But how do you go about capturing a tiny mammal in total darkness moving erratically at high speeds?
That’s where Wilkins came in. He’s traveled to remote corners of the world to photograph bats, using infrared sensors that trigger camera and flash when bats pass by.
We met about two hours before dark, and it takes more than an hour to set up and align the sensors, multiple flash units and cameras. As dark approached, we were ready to go.
Shortly after dark the flash units went off. We had our first shot. Over the next few hours I captured more than three dozen images of these rarely seen animals.
Bats have a bad reputation. They are often characterized as disease carriers that will swoop out of the night to bite humans.
In reality, these flying mammals are very clean, grooming constantly, like cats. San Diego bats primarily feed on insects. They are an important contributor to the control of insects, with some species consuming as many as 1,000 mosquitoes an hour. Bats are also important pollinators for many agricultural crops such as dates, figs, peaches, almonds and cashews.
For those reasons, they are also beneficial around your garden.
Most bats live in caves, rock crevices, abandoned buildings, or tree cavities, often in large colonies.
When they emerge at night, their first task is getting a drink of water, which they do on the fly, opening their mouths and dipping into the water.
To attract bats, many people put out bat houses to provide daytime roosting spots. There are online plans available for bat house construction as well as commercially available boxes for sale.
Despite being highly beneficial, bats do not make good pets.
Wilkins, who rehabilitates injured bats, pointed out they don’t interact with people and are in no way warm and cuddly. They should be respected simply as beneficial wildlife and left alone.
Bats can carry rabies like any other mammal. If you do encounter a bat that is dead or appears sick or injured, you should avoid handling it.
During our photography session, we primarily captured images of two species, the Townsend’s big-eared bat and our smallest species known as the canyon bat. There are 22 species in the county and more than 1,200 worldwide.
Wilkins, however, was excited by something else.
“I think I captured two more species. One I can’t ID, but the second is the California leaf-nosed bat. I’ve never seen this bat in the wild or in my hand, so I was pretty excited to see it turn up in my photos,” Wilkins said.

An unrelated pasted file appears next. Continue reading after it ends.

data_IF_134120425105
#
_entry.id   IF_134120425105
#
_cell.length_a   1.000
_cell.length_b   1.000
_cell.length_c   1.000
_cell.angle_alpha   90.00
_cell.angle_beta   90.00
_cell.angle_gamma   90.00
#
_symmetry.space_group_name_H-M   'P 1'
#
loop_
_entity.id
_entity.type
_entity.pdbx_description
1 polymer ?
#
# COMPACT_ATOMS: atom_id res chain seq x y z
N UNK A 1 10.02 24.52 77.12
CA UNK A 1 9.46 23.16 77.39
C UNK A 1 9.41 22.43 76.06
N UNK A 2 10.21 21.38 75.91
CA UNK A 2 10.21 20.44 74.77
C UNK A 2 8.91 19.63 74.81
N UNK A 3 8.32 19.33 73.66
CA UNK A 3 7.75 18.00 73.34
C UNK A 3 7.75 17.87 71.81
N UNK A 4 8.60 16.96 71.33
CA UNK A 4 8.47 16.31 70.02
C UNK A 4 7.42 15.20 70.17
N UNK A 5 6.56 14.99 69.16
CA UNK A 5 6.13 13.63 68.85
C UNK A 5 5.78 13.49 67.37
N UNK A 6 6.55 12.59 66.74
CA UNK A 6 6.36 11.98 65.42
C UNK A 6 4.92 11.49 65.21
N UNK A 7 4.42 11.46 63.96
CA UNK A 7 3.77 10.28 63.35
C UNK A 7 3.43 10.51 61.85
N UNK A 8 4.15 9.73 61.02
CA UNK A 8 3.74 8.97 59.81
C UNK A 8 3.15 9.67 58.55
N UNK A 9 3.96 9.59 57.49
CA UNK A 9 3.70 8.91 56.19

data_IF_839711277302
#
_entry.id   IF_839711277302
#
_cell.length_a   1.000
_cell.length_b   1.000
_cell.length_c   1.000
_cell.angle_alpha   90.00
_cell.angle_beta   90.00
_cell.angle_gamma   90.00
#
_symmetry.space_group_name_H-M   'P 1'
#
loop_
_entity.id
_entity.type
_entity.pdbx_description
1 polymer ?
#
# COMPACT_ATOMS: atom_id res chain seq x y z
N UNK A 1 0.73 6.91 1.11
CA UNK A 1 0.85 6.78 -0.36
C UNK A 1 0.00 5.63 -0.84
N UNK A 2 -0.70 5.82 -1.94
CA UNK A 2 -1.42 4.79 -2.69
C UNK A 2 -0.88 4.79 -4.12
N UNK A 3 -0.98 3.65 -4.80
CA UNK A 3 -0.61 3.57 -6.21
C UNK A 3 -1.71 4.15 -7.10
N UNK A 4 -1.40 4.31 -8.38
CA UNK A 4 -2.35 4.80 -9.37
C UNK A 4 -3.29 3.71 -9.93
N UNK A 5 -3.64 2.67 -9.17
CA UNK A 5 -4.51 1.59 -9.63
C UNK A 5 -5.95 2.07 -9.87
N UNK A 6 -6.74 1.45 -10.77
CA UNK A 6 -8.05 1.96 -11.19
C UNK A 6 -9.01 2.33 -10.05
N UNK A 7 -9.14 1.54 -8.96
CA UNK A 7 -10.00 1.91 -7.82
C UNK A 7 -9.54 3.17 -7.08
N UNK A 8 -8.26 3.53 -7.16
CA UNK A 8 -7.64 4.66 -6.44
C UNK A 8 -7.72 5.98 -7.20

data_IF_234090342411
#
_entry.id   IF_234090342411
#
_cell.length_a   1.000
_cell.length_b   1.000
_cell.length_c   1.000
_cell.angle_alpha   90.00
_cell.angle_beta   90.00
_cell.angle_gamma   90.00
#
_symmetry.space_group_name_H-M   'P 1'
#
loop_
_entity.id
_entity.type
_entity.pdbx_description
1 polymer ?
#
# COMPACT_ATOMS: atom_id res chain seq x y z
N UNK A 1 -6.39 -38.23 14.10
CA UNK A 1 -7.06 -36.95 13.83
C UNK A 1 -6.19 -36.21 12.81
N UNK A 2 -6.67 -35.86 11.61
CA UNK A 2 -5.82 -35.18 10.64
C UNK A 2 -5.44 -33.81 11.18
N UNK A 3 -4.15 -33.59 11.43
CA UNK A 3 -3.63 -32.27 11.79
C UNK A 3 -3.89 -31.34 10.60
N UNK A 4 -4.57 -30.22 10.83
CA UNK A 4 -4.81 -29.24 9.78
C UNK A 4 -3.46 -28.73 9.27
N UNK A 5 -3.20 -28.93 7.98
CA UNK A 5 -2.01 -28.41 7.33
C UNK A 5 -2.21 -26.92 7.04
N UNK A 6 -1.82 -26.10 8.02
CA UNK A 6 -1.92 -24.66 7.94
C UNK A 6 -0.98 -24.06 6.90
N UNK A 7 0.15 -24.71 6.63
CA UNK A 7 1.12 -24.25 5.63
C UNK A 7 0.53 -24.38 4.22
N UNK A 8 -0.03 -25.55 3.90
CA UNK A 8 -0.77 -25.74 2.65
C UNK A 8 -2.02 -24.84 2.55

Outdoors: Ernie Cowan
Stop and smell the coyote melons

There was an autumn softness in the air as I day hiked with a friend along a portion of the Pacific Crest Trail near Warner Springs.
“What’s that smell?” he asked as we scuffed along the well-worn path.
When I realized he wasn’t talking about me, I became aware of a pungent odor as we passed a low-growing patch of bright green vegetation that stood out from the surrounding dry grass.
With large green leaves, huge yellow trumpet flowers and melons that looked like softball-sized watermelon, this was a plant that was hard to miss. And don’t forget the smell.
This native plant is known by various names, including desert pumpkin, finger-leafed gourd and coyote melon, a name apparently given by Native Americans because it “was only good enough for coyotes to eat.”
Even though these native plants look like small, round watermelons, this gourd is closely related to pumpkins. The fruit is the largest produced by any California native desert plant. A quick glance around the grasslands, and I quickly realized there was quite a crop.
We had become aware of the plant because it was still blooming and the 4-inch, bright yellow flowers are hard to miss, both visually and with your nose.
The “fragrance” of the flower is more aptly described by some as a powerful stench. You didn’t need to put your nose to the blossom to realize it was very unpleasant.
No doubt this is nature’s way of attracting insects to help with pollination. We did notice large numbers of flies buzzing about the flowers.
Despite the abundance of these melons, they were never considered as a primary food source by Native Americans, explorers or pioneer travelers.
The large fruit melons are shiny green and striped like watermelons when they first develop. They then turn yellow when ripe and eventually a pale brown as they dry out.
The fruit could be eaten if there were no other available food sources, but the seeds are very bitter and foul tasting. However, as is often the case, even though not used for food, the seeds of the gourd were ground into powder and mixed with small bits of the plant’s root to be used as a hand soap.